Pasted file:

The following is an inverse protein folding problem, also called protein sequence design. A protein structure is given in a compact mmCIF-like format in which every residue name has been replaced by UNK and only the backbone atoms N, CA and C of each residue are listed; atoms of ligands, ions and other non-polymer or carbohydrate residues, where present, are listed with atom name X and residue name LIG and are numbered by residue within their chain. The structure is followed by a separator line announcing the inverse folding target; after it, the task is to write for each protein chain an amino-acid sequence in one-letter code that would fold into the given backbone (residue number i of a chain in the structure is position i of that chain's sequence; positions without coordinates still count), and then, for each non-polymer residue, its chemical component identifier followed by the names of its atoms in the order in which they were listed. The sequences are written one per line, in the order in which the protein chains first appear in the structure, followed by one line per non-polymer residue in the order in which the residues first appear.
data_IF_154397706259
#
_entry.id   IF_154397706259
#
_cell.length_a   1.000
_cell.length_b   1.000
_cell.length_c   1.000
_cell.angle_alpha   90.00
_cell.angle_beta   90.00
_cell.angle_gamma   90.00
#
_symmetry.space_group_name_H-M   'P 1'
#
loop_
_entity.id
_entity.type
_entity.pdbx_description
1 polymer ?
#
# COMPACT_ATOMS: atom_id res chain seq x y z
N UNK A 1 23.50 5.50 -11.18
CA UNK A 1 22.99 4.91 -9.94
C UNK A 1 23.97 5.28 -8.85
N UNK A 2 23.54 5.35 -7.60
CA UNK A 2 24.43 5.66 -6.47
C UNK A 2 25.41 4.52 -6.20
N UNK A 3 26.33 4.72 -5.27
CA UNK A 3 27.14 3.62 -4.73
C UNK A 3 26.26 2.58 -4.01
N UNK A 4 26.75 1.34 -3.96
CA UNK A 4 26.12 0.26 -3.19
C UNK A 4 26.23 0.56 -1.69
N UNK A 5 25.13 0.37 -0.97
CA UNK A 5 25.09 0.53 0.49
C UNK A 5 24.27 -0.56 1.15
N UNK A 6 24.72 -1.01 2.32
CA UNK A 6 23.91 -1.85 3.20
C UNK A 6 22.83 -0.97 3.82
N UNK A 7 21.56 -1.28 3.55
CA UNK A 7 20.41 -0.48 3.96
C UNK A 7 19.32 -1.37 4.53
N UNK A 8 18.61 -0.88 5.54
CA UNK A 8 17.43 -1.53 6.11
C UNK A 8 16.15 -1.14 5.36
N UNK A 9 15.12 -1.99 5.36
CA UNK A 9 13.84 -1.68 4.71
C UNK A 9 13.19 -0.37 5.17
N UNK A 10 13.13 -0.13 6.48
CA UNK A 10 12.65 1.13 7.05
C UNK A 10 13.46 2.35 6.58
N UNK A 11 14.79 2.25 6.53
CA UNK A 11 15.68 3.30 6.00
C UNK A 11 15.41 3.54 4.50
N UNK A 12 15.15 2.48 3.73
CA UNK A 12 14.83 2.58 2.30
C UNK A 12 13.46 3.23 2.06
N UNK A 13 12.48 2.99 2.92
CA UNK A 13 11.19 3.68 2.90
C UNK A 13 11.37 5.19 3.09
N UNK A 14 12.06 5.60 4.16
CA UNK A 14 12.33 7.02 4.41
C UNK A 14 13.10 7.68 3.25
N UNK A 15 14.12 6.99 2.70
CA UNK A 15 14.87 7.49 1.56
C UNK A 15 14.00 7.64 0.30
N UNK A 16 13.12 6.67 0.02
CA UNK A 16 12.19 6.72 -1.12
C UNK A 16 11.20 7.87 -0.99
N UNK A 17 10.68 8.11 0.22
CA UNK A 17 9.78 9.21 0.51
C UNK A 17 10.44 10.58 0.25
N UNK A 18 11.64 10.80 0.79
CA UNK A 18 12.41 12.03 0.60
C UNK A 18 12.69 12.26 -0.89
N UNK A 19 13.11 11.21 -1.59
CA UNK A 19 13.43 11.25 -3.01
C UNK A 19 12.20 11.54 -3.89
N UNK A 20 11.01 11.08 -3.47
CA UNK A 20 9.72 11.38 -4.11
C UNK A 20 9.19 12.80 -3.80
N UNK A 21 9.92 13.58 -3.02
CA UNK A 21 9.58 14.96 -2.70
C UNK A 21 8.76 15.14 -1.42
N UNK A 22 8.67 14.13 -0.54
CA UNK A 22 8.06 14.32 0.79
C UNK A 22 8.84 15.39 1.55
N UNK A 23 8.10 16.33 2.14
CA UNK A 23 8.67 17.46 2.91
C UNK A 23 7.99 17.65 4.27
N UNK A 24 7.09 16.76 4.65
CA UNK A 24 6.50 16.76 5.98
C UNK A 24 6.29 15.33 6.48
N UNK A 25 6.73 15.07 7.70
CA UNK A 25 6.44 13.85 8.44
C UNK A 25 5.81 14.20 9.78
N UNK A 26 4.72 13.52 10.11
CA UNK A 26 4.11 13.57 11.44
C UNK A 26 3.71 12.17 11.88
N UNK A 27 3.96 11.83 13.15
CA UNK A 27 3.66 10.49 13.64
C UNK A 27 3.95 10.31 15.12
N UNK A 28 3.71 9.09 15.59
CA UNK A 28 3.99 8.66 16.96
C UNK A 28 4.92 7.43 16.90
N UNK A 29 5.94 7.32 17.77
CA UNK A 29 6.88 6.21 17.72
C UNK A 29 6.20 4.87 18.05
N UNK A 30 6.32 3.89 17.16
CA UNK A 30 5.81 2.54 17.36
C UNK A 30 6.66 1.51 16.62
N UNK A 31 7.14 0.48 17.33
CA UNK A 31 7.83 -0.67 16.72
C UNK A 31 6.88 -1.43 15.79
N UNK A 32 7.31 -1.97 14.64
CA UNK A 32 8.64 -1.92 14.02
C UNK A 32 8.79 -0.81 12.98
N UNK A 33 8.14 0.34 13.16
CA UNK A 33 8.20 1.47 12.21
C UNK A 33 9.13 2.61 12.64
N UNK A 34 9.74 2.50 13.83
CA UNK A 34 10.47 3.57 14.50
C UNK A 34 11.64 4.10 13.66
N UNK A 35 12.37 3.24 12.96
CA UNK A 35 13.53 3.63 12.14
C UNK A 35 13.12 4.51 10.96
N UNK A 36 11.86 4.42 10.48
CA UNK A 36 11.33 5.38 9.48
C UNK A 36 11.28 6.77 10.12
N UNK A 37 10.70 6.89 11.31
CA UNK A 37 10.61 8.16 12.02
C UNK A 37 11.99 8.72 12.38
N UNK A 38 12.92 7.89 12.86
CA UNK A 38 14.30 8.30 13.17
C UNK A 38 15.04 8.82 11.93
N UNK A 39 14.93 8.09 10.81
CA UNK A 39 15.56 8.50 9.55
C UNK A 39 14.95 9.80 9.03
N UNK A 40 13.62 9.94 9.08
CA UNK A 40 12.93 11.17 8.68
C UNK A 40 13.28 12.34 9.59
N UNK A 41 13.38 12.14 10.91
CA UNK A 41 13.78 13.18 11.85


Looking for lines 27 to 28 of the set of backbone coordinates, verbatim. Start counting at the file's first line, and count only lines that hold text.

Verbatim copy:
C UNK A 2 25.41 4.52 -6.20
N UNK A 3 26.33 4.72 -5.27